Quill and Quire

Clark Blaise

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The invisible Canadian

After decades abroad, an overlooked master of the short-story form returns with a new collection

“I’m full of regret for having left Canada, but I can’t regret having saved my marriage,” says Clark Blaise, whose new collection of linked stories, The Meagre Tarmac, is being released by Biblioasis this month.

Blaise is probably the greatest living Canadian writer most Canadians have never heard of. In the 1960s and ’70s, he and his wife, writer Bharati Mukherjee, were rising figures in the Canadian literary landscape. The two met in the U.S., where Blaise was born to Canadian parents, and where Mukherjee had come, from India, to study at the University of Iowa. In 1966, in their mid-twenties, they moved to Montreal, where she had taken a job teaching English at McGill University. He, meanwhile, founded the post-graduate program in creative writing at Concordia University (then Sir George Williams University).

Each published critically acclaimed fiction: Mukherjee the novels The Tiger’s Daughter (1972) and Wife (1975), Blaise the short story collections A North American Education (1973) and Tribal Justice (1974), followed by Lunar Attractions, winner of the 1979 Books in Canada First Novel Award. Blaise also joined John Metcalf’s seminal writers’ group the Montreal Storytellers, along with Hugh Hood and Ray Smith. Those were heady times for the couple, and Blaise has called the period the happiest years of his life.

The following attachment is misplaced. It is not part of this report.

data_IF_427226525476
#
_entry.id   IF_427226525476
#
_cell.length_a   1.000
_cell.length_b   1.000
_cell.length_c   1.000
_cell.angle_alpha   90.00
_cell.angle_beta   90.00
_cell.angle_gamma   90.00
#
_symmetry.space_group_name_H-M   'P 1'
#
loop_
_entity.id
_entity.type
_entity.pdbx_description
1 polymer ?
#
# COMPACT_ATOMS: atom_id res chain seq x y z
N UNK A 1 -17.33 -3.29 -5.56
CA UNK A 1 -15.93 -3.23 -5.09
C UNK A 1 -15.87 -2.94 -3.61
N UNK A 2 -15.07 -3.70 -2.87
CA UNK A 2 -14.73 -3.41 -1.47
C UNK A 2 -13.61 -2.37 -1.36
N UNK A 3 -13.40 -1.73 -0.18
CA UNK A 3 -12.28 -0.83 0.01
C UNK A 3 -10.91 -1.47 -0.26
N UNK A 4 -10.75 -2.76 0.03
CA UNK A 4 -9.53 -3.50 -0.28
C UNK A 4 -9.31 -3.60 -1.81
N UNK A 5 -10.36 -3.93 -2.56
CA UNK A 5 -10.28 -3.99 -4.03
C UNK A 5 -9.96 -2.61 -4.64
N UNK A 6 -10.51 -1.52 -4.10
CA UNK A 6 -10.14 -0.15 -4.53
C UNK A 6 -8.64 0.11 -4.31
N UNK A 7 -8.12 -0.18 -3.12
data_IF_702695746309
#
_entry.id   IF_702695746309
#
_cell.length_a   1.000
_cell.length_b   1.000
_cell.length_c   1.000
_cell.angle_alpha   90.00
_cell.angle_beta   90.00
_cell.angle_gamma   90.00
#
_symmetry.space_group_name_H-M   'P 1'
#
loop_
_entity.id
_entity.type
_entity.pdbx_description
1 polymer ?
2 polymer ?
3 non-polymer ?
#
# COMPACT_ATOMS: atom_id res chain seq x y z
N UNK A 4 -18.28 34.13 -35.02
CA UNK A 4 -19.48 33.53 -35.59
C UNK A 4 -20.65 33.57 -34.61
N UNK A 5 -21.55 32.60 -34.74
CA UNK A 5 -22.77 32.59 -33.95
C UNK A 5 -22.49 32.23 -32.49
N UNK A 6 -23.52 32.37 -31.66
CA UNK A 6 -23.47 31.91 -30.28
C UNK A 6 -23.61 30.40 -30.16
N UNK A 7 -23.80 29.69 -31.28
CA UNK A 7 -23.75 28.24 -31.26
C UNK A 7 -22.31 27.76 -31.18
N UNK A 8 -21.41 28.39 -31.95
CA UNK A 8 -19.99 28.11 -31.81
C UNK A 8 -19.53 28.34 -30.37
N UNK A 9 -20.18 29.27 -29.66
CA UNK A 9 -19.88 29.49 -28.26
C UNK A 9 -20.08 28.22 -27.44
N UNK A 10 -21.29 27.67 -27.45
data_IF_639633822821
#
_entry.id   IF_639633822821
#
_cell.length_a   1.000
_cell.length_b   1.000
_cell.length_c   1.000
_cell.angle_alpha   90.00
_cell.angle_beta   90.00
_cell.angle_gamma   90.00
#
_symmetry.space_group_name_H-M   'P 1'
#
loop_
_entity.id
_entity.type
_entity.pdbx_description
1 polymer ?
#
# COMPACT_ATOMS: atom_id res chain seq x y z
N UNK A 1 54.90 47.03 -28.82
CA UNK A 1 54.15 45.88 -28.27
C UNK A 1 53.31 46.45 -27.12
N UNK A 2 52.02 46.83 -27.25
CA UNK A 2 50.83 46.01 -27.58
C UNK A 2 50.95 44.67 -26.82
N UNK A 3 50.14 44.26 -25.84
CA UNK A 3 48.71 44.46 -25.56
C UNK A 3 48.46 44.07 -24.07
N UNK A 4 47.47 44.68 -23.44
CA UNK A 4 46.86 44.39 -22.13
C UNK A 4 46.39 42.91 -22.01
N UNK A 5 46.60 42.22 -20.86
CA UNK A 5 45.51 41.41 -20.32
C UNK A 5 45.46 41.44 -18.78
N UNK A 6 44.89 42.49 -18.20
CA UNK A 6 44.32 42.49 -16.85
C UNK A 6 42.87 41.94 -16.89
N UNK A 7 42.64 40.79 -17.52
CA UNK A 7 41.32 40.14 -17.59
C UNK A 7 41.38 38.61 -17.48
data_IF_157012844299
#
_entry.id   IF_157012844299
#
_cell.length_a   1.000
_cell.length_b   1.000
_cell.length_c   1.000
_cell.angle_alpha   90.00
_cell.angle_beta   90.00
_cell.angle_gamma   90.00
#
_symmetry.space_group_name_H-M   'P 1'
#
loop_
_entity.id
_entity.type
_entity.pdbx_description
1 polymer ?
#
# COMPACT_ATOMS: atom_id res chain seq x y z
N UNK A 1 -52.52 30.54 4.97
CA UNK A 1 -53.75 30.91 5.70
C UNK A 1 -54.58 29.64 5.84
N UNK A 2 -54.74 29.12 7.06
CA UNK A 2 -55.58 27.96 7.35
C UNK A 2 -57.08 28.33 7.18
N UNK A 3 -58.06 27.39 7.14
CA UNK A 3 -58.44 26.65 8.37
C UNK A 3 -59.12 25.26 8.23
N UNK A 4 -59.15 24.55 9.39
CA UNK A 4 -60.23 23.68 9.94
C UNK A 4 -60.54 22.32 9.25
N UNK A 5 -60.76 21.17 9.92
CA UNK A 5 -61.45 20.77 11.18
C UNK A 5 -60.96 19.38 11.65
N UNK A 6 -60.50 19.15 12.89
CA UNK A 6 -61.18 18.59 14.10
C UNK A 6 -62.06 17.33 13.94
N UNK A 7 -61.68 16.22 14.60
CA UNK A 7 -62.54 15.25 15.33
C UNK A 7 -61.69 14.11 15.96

Then, in 1977, came Bill 101, Quebec’s French-language charter. Blaise says that under the new law it became impossible to attract English-language faculty to Concordia because they couldn’t get labour certification, so he and Mukherjee moved to Toronto, where he’d been offered a position at York University. “I live to regret it,” says Blaise now. “Toronto was not Montreal.”

Their distaste for the city became public record in a famously scathing 1981 essay by Mukherjee entitled “The Invisible Woman.” Published in Saturday Night, the piece condemned Toronto for the racist reception Mukherjee received in the city as an Indo-Canadian woman. The couple had actually departed Canada the previous year due to that intolerance, moving to San Francisco, where they have lived ever since.

The shift to California had a tremendous impact on both their careers. Blaise, now retired, taught at various American schools, including Berkeley, where Mukherjee is today a professor of post-colonial literature and creative writing. It is a particular irony that her profile as a writer has flourished in the U.S. for much the same reason Blaise’s has failed to take root. Both write about foreign lands and the immigrant experience, but where Mukherjee’s “exotic” Indian heritage has captured the imaginations of American readers, Blaise’s less alluring Canadianness has not.

Mukherjee has published five novels and two story collections since 1980, including the 1988 National Book Critics Circle Award–winning collection The Middleman and Other Stories. In May, her newest novel, Miss New India, will be issued in hardcover by Houghton Mifflin Harcourt. In the same period, Blaise has published four new books of fiction in Canada, as well as four volumes of collected short stories, one volume of selected essays, and two works of non-fiction. (The couple also co-wrote The Sorrow and the Terror: The Haunting Legacy of the Air India Tragedy, published by Viking Canada in 1987.) Blaise’s two solo non-fiction titles – I Had a Father: A Post-modern Autobiography (1993) and Time Lord: Sir Sanford Fleming and the Creation of Standard Time (2000) – were both picked up by U.S. houses, but he has not landed a book of fiction with a U.S. publisher since his second novel, Lusts, appeared from Doubleday in 1983.